Microplastics represent a special threat to the environment and are worth taking care to avoid, said Jaakko Putkonen, director of the Harold Hamm School of Geology and Geological Engineering at UND and Siekkinen’s thesis advisor.

“We’re all familiar with finding plastic and trash where it’s not supposed to be,” Putkonen said.

“But if you think about a big water bottle that somebody left behind, it’s unsightly, but it’s probably not going to cause much harm.

“Microplastics, in contrast, break up in nature into such small pieces that we often can’t even see them at all. This means they can get into the digestive systems of fish, other animals and eventually people as well, exposing us to the chemicals in some plastics that are known to be harmful.”

While a few researchers have looked for microplastics in Lake Superior’s surface waters and beach sand, Siekkinen’s is the first to extend that study to the state’s inland lakes and rivers, Putkonen said. “To our knowledge, nobody else has really looked for it in this part of the world. The fact that he found such a small amount suggests, ‘Hey, we’re still OK.’ But it’s still a very troubling subject, and we think it’s one that people might want to pay attention to.”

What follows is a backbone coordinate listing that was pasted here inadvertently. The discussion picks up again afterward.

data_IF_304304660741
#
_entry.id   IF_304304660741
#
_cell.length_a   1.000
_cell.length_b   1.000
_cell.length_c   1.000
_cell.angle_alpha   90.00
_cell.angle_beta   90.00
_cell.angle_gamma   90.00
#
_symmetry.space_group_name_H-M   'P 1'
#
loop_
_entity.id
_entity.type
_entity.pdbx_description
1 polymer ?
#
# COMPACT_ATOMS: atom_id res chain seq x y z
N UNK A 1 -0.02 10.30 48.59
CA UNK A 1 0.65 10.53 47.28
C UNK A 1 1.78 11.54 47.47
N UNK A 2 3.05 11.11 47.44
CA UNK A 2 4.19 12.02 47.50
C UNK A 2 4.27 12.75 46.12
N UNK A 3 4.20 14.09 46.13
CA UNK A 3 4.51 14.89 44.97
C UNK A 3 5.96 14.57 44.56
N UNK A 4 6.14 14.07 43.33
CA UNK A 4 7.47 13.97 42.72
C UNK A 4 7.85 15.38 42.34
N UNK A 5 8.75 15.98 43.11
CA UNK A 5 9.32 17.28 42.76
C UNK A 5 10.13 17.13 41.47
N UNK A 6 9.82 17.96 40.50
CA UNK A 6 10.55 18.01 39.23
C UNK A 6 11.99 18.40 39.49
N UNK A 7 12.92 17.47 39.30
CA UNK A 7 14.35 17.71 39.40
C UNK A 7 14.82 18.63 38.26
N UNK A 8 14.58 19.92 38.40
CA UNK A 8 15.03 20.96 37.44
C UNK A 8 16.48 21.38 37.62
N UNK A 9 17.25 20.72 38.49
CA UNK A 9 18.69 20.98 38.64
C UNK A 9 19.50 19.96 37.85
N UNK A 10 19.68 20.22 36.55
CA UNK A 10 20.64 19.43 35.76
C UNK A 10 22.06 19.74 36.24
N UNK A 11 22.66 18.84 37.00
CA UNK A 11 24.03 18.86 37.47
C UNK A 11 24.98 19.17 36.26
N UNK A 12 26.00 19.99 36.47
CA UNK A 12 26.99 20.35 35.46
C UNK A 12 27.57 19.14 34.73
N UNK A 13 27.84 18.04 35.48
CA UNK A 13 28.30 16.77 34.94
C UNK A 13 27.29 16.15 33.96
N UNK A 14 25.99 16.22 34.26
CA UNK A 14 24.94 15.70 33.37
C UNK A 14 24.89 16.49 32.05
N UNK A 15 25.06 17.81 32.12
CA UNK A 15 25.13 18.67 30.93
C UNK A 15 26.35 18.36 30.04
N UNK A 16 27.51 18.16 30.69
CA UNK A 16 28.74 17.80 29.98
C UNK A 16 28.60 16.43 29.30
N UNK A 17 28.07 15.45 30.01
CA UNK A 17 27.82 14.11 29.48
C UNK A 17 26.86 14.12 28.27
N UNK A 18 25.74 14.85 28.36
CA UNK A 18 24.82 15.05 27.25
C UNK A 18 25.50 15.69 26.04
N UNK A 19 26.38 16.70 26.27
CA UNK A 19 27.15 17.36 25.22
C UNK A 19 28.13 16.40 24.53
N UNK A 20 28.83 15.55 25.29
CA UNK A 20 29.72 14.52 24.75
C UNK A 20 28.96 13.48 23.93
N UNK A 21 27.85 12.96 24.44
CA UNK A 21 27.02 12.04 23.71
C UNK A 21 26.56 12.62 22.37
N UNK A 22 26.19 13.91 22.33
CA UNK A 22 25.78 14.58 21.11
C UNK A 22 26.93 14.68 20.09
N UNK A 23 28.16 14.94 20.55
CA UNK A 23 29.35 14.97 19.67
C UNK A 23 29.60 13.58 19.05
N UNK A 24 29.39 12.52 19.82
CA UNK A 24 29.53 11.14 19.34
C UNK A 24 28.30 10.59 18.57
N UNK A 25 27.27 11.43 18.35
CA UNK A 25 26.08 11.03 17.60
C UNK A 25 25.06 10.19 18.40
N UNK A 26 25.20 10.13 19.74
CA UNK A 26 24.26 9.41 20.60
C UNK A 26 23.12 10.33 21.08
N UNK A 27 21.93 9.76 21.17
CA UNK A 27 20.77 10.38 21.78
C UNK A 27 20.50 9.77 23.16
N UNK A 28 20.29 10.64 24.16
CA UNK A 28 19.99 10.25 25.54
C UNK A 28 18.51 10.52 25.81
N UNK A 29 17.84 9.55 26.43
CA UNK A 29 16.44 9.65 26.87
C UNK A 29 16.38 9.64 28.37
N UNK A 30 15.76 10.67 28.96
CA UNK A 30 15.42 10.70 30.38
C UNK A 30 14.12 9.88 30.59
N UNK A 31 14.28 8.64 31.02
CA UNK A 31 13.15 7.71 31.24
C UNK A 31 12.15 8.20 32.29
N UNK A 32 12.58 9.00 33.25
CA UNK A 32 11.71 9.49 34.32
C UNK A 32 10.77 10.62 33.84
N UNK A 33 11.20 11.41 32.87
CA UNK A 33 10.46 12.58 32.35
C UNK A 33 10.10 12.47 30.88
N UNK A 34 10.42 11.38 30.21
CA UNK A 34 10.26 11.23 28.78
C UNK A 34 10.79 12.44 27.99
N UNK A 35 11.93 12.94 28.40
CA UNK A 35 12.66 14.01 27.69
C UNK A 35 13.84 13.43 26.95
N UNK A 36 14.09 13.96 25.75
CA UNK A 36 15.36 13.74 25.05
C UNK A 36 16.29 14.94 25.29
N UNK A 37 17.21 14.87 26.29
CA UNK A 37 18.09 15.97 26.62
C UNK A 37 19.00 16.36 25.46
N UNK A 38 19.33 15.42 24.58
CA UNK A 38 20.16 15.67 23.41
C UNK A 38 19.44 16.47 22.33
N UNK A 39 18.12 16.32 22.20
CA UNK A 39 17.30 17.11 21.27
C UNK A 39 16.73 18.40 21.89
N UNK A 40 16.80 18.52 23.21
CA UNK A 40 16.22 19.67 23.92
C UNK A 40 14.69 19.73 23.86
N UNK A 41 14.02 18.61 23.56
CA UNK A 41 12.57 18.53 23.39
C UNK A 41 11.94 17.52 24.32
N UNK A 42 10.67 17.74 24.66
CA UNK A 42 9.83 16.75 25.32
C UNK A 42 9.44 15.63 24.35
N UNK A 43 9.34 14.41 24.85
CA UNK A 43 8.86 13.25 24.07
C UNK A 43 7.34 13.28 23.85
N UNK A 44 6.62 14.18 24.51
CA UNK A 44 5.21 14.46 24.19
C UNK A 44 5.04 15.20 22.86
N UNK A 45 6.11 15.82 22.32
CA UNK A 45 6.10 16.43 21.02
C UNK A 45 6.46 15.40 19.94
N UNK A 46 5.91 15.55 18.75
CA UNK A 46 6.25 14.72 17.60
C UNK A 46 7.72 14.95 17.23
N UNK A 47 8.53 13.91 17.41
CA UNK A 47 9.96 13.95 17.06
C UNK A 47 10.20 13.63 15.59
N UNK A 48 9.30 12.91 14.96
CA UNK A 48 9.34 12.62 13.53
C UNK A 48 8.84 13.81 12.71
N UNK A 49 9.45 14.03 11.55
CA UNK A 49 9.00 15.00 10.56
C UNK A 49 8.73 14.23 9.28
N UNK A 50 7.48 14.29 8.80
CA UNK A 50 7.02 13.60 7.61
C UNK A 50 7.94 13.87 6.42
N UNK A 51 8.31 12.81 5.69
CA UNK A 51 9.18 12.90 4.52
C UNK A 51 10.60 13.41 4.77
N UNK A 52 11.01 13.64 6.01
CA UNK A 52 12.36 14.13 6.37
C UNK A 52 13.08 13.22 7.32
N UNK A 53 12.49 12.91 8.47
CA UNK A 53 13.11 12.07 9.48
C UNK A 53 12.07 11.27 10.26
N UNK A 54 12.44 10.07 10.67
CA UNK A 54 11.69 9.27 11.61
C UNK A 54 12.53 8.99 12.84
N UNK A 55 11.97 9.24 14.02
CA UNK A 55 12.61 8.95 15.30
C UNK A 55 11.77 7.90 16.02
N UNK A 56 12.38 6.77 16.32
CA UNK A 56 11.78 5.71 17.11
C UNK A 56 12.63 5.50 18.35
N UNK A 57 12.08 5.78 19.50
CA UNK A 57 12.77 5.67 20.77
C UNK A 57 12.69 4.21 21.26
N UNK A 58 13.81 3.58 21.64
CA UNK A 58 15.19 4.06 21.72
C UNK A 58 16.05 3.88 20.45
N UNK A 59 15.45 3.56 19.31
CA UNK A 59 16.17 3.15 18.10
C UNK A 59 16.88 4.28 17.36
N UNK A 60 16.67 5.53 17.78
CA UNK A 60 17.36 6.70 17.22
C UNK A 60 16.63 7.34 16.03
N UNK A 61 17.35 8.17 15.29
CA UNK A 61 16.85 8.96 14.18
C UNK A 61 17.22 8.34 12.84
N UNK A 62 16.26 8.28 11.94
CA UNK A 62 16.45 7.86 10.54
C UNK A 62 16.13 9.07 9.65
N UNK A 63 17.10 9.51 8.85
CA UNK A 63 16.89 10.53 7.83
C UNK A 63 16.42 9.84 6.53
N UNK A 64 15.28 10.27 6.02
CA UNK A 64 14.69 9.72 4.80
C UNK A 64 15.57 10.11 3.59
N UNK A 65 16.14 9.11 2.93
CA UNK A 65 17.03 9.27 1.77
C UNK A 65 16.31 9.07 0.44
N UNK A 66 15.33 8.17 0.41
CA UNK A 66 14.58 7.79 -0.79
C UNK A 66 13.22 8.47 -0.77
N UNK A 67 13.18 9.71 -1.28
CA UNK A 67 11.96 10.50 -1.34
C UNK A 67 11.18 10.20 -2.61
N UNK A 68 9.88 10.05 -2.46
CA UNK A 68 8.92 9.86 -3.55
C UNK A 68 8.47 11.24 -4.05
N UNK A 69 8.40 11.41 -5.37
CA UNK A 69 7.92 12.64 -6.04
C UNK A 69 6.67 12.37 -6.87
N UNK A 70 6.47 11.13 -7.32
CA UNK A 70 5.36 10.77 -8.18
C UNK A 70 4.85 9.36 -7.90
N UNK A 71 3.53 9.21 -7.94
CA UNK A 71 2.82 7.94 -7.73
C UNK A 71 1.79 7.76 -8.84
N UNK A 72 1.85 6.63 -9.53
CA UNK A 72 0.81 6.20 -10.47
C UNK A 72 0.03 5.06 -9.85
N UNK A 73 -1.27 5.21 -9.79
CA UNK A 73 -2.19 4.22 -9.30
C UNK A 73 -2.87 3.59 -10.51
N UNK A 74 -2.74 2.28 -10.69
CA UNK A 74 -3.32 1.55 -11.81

Last summer, Austin Siekkinen was in Glacier National Park – where this photo was taken – as part of his UND undergraduate fieldwork. He was studying glacial moraine degradation of Grinnell Glacier. Image courtesy of Austin Siekkinen.